Tens of thousands of vulnerable children missing out on early social care help, charity warns
A charity has revealed there were at least 320,000 missed opportunities to provide early help to children who were then re-referred to social care within 12 months.
Data taken from 2015/16 to 2019/20 showed this would have impacted an estimated 64,000 children every year, a Freedom of Information request by charity Action for Children found.
Children assessed by social services who do not meet the threshold for social care support can have their assessment closed but social workers also have the option to make a “step down” referral for early help instead.
Early help, also known as early intervention, is support given to a family when a problem first emerges to help prevent it escalating to a point where full social care is needed.
Action for Children estimated that there were 1.26 million cases where a closed assessment did not lead to an early help referral, and that in 25% of these cases the child was re-referred within a year, suggesting there were 320,000 missed chances to help vulnerable children.
The charity said this meant opportunities were being missed to protect children and reduce the numbers going into care, as well as a failure to relieve the pressure on overstretched social services.
The charity’s research also revealed significant regional variation in the services children had access to, with around 1 in 6 children receiving early help (15.7%) in Rotherham in 2019-20, to less than 1 in 150 (0.6%) in South Gloucestershire.
The charity said that some councils, such as Medway, Northamptonshire and Sunderland, had seen their spending on early intervention fall by more than 70% since 2015, while nine in 10 councils had cut spending on early intervention services between April 2015 and April 2020.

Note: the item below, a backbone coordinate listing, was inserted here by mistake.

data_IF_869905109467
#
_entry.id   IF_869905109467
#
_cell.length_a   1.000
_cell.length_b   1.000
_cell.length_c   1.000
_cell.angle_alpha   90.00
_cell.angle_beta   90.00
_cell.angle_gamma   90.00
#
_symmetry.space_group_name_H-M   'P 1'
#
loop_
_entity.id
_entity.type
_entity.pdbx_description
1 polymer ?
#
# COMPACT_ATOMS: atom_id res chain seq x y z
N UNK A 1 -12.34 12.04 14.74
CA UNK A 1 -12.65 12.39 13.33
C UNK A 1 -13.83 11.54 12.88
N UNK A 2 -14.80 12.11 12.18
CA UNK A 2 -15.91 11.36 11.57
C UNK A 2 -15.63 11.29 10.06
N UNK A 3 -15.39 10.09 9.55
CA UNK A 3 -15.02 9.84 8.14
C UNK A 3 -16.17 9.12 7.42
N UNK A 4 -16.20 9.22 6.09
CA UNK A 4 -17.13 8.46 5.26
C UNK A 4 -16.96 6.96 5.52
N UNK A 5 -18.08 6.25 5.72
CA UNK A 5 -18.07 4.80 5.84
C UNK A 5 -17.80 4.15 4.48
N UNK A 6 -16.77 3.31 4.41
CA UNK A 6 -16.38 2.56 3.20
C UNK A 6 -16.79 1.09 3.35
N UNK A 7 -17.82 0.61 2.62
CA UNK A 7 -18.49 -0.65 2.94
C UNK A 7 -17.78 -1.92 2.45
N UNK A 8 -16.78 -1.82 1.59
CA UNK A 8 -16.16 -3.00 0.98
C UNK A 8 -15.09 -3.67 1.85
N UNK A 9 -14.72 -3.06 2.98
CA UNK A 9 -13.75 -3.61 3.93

The charity has argued for a new “prevention ratio”.
It has found that for every two children receiving targeted early support, there are up to three receiving more expensive social care interventions.
Action for Children also said an effective social care system would see most families receiving early intervention to manage issues before they escalate.
The charity is calling for the Government to introduce new legal duties for councils to give children early help, increase funding for early intervention and for data to be collected on early help provision and outcomes.
Imran Hussain, policy and campaigns director at Action for Children, said: “We should not be waiting for children to be in harm’s way before we help them.”
“Despite the evidence that early help services reduce harm to our children and save money on more costly crisis intervention, the last decade has seen significant budget cuts to these services.”
“The funding and the incentives in the system are working in the wrong way,” he added.
“The lack of early help leaves children vulnerable, and means we are only intervening when it’s too late. This leads to more children going into costly care later down the road.
“This is morally and economically nonsensical.”
He said that there was “nothing more costly than a missed opportunity”, adding that the ongoing children’s social care review had “rightly highlighted the importance of early help”.
Toby North, national public affairs manager at The Children’s Society, said: “It’s vital the Government recognise these findings as more than just numbers.”
“Each one represents a missed opportunity, a child in a distressing situation who could be facing the horrors of neglect, abuse and exploitation. Surely any concern about a child should never be seen as ‘not enough’ to provide some kind of help,” he added.
“We know that the Independent Review of Children’s Social Care is likely to place a strong emphasis on early help in its recommendations, when they are published this summer. But without significant investment, any reforms are likely to stall before they have even begun.”
“The Government must act by investing in children’s social care, ensuring children’s lives and wellbeing are not being put at risk in a futile money saving exercise.”
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